However, it's unclear when the committee will decide, the person told The Associated Press on condition of anonymity because all sides agreed not to publicly disclose any information.
Former Miami basketball assistants Jake Morton and Jorge Fernandez, along with former football assistant Aubrey Hill, filed a motion with the committee on Thursday, saying, among other things, that they believe they cannot get a fair hearing because elements of the NCAA's probe of Miami were admittedly botched.
The NCAA committee held a conference call to discuss the motion and other matters, known as "procedural posture."
When the NCAA sent individuals who were named in the allegations their copies of the documentation this week, a letter was included saying that the enforcement staff believed the scheduled June 14-15 dates to hear the Miami case were "unlikely" and that July seemed more reasonable.
Apparently, the infractions committee -- which operates on its own, not with the NCAA's enforcement staff -- disagrees with that assessment. During the procedure portion of Friday's call, sides were instructed to prepare for a June hearing.
"Everyone thinks this has gone on long enough already," the person who spoke with AP said.
Up next: The NCAA will now wait until mid-to-late May for responses to come from those who were requested to provide one in the notice of allegations, which was delivered to Miami on Tuesday and says the school had a "lack of institutional control" when it came to monitoring the actions of the former booster, Nevin Shapiro.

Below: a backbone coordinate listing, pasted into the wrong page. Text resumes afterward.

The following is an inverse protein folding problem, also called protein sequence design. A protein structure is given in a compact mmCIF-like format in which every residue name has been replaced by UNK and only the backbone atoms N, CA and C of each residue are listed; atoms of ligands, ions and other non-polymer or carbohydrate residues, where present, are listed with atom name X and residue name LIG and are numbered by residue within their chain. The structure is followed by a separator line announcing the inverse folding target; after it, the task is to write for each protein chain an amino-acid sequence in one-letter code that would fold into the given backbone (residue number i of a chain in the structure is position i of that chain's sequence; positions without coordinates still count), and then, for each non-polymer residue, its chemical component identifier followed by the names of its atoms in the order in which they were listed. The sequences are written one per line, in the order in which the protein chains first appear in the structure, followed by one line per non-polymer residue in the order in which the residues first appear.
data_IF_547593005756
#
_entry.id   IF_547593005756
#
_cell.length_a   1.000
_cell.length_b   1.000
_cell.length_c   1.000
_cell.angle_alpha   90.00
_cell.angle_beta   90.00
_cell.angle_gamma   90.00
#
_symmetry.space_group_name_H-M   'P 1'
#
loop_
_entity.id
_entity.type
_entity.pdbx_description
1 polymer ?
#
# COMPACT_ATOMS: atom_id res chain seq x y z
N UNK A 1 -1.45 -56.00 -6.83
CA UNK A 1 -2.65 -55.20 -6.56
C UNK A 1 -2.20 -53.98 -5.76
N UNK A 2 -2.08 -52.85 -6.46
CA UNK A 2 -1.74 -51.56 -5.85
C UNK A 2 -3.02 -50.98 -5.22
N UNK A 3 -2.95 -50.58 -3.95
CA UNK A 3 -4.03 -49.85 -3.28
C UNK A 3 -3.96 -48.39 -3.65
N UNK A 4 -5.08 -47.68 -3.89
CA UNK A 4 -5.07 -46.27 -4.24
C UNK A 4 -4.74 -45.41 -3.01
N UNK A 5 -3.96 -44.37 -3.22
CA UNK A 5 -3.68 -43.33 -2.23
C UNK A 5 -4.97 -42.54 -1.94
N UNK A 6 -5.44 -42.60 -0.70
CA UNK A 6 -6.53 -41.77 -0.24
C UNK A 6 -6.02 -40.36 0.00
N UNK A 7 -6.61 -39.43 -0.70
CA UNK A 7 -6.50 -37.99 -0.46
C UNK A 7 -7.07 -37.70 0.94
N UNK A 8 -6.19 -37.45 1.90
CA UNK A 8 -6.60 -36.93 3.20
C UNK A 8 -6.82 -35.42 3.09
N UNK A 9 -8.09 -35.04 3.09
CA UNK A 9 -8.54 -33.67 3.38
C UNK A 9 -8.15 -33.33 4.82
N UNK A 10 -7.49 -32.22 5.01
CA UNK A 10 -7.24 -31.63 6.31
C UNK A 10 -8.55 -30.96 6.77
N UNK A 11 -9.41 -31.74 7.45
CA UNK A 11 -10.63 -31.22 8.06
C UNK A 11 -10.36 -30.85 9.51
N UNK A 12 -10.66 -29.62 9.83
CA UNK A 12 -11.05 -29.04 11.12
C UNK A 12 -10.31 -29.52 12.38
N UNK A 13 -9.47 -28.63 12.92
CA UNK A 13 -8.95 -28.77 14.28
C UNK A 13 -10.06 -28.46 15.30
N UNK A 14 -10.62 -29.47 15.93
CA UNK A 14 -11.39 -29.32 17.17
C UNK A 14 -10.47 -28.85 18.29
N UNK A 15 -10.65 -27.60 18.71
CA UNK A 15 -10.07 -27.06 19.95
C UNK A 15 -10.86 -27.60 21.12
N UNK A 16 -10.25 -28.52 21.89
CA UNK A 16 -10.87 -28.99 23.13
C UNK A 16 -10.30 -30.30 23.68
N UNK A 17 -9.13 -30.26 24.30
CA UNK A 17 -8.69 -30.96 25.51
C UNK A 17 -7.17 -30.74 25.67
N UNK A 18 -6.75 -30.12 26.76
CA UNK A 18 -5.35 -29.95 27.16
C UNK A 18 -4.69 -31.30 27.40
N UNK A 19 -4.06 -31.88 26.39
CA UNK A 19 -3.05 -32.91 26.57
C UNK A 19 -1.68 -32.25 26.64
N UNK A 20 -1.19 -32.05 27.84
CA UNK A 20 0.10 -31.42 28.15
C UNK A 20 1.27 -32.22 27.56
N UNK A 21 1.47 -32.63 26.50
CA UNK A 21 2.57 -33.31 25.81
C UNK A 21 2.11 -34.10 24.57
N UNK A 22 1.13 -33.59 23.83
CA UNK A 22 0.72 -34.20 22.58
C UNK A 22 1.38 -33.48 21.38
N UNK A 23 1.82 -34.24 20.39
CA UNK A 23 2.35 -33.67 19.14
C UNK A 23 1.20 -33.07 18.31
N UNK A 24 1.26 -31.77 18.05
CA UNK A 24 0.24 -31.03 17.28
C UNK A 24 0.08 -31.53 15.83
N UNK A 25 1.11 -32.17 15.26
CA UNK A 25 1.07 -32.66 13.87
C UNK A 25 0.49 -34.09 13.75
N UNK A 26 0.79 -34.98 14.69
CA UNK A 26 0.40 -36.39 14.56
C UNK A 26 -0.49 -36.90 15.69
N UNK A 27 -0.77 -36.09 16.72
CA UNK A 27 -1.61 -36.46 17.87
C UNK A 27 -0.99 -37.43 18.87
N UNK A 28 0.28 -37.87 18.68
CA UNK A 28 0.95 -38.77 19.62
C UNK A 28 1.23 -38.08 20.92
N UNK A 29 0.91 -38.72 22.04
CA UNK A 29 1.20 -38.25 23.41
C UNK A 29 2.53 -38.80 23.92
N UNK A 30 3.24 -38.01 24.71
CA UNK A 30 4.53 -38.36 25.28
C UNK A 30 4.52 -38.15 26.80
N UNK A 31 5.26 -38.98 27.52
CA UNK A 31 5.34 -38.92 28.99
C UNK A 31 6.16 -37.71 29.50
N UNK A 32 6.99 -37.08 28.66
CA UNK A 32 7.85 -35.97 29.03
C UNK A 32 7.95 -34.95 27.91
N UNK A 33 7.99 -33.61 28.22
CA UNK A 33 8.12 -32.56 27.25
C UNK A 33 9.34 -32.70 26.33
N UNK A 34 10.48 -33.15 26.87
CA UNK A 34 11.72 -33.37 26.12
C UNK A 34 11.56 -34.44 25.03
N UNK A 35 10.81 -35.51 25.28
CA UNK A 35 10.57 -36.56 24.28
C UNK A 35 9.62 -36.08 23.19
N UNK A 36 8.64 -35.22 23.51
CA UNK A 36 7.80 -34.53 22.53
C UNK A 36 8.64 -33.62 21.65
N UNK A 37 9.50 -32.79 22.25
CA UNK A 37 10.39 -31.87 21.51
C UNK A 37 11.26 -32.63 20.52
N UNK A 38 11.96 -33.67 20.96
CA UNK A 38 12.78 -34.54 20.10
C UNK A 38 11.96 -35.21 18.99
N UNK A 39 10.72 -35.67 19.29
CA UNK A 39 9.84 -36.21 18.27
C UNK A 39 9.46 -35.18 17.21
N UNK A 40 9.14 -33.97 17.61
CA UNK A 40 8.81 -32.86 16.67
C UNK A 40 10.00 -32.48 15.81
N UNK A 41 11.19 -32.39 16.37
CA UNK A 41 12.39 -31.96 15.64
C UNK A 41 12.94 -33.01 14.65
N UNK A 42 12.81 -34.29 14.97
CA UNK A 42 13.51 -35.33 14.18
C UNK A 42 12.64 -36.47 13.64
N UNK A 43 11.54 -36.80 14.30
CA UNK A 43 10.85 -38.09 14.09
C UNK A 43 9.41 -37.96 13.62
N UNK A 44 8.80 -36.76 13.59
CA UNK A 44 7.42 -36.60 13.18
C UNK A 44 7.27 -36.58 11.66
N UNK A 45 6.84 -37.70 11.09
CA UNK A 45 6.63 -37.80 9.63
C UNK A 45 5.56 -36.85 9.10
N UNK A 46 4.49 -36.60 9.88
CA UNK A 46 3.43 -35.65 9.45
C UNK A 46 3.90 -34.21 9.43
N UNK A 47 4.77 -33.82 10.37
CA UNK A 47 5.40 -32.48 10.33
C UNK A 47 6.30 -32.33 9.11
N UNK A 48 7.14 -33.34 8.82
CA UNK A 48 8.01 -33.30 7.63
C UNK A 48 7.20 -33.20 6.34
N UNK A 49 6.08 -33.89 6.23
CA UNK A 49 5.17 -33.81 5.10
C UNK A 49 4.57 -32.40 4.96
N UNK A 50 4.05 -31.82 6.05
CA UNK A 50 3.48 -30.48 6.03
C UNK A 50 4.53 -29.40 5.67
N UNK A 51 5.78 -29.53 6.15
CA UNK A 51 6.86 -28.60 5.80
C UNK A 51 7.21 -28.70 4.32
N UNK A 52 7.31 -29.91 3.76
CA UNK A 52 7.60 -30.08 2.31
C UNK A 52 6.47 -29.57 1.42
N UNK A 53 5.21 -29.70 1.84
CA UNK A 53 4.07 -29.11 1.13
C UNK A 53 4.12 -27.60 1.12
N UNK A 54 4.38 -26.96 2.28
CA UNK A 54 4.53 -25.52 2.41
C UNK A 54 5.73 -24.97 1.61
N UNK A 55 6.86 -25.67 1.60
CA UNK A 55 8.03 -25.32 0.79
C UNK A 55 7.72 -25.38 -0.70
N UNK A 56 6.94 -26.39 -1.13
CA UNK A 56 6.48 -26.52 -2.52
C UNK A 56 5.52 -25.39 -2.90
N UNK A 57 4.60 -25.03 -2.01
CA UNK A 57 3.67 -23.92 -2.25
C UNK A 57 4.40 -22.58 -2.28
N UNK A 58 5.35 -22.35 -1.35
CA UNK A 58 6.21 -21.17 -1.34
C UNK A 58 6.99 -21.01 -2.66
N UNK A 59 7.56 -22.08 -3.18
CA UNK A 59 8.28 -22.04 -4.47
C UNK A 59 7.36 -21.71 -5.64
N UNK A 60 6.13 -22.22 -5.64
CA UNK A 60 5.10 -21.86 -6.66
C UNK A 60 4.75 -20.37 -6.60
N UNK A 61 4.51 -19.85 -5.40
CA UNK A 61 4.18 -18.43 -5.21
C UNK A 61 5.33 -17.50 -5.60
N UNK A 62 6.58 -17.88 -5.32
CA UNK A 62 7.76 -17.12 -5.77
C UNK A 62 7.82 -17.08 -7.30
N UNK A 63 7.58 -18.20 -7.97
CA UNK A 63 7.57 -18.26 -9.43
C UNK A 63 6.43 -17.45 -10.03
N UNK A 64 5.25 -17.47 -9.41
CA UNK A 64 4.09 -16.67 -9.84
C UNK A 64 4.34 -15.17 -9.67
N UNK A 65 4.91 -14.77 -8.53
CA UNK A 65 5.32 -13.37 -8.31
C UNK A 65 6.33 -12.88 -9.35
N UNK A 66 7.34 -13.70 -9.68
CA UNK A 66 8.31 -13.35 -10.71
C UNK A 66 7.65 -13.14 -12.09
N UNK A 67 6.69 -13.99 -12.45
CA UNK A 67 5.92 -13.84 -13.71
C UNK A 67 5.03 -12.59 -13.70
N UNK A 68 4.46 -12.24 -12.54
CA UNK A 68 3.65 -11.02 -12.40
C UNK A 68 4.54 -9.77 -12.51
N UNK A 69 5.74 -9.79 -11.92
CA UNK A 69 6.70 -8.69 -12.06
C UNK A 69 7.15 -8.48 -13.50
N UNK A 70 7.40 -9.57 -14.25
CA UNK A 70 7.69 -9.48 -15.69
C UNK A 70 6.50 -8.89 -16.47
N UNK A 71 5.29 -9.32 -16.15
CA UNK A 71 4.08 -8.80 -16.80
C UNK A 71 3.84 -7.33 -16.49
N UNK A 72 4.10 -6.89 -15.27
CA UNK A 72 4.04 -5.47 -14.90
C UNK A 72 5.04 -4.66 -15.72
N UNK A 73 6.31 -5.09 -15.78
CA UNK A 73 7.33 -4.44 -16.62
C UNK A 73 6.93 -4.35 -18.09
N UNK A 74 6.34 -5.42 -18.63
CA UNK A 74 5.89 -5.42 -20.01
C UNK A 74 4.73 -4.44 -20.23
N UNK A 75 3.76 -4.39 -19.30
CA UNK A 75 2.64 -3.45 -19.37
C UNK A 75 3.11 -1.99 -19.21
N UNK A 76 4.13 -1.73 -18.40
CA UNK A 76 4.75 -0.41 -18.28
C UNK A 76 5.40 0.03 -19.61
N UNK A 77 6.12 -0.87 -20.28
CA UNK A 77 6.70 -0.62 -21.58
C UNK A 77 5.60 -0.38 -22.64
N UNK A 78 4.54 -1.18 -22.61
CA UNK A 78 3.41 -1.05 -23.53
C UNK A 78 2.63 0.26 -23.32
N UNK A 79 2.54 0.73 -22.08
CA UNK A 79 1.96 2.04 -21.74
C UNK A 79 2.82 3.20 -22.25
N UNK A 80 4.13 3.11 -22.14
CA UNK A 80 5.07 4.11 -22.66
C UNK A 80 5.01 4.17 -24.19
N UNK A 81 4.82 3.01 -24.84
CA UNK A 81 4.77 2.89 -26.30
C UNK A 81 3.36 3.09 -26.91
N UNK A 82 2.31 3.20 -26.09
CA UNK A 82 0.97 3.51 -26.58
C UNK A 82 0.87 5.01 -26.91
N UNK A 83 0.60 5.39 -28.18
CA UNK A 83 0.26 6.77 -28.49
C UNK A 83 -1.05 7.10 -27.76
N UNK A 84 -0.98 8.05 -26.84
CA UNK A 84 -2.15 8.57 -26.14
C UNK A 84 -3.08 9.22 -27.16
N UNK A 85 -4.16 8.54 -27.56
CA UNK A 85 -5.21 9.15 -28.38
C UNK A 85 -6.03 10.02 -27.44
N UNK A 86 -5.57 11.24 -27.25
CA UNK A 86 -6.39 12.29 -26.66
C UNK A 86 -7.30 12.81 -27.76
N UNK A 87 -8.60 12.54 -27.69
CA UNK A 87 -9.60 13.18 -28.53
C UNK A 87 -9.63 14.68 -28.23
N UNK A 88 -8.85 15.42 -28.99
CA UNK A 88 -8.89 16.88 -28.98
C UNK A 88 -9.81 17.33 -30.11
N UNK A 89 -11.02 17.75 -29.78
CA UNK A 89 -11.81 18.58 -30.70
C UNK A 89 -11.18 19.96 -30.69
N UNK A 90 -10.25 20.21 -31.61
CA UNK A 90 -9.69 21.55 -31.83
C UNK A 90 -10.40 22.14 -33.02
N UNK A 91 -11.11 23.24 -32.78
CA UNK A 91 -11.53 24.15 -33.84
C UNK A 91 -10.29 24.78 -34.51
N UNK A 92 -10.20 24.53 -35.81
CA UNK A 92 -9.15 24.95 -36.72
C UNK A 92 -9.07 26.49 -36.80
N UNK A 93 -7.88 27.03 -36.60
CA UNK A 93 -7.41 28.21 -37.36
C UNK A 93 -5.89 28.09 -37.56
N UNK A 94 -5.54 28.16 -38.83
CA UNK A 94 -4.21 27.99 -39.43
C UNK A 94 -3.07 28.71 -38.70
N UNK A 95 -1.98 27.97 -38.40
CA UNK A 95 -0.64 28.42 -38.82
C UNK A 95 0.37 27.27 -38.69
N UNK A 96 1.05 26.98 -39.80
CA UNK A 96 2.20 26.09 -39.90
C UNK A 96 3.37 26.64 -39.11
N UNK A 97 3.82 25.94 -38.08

Miami got those allegations from the NCAA after a two-year investigation that largely revolved around the claims of Shapiro -- a convicted felon who gave cash, gifts and other so-called "extra benefits" to Hurricane coaches, players and recruits over an eight-year span. Shapiro, currently serving a 20-year prison sentence for masterminding a $930 million Ponzi scheme, said he interacted with dozens of people associated with the Miami football and men's basketball programs.
Miami first alerted the NCAA to some of Shapiro's allegations in 2010. An investigation began in early 2011.
The NCAA believes Hill and Fernandez provided them with misleading information during the investigation, meaning they were cited for allegedly breaking what's known as Rule 10.1 -- a broadly worded one governing ethical conduct. Morton was also named by the NCAA in the case against the Hurricanes, for reasons that included his alleged acceptance of at least $6,000 in "supplemental income" from Shapiro.
Other former Miami coaches are named in the allegations as well, including Missouri basketball coach Frank Haith, the former boss for Morton and Fernandez. Haith, the NCAA alleges, failed "to promote an atmosphere for compliance" -- specifically when he did not alert Miami administrators that Shapiro wanted money in exchange for not going public with accusations that he paid to help the Hurricanes recruit a player.
Morton was also tied to that accusation.
Meanwhile, the chairman of Miami's board of trustees had a letter published in Friday's editions of The Miami Herald, saying that university president Donna Shalala and the school "has held itself to the highest standards in its model cooperation with the NCAA."
Shalala has issued two statements in recent days saying she believes the school's self-imposed sanctions -- including two missed bowl games, one missed Atlantic Coast Conference football title game, and a voluntary football scholarship reduction -- are penalty enough for the rules that were broken.
"While I believe that the University of Miami will emerge stronger and more committed than ever to the letter and the spirit in which the NCAA's rules of conduct were established, the trustees respectfully, but firmly, add our own voice to President Shalala's in asking that no further sanctions be imposed on the dedicated, talented, and outstanding men and women who proudly represent the Miami Hurricanes," wrote Leonard Abess, the trustee board chair.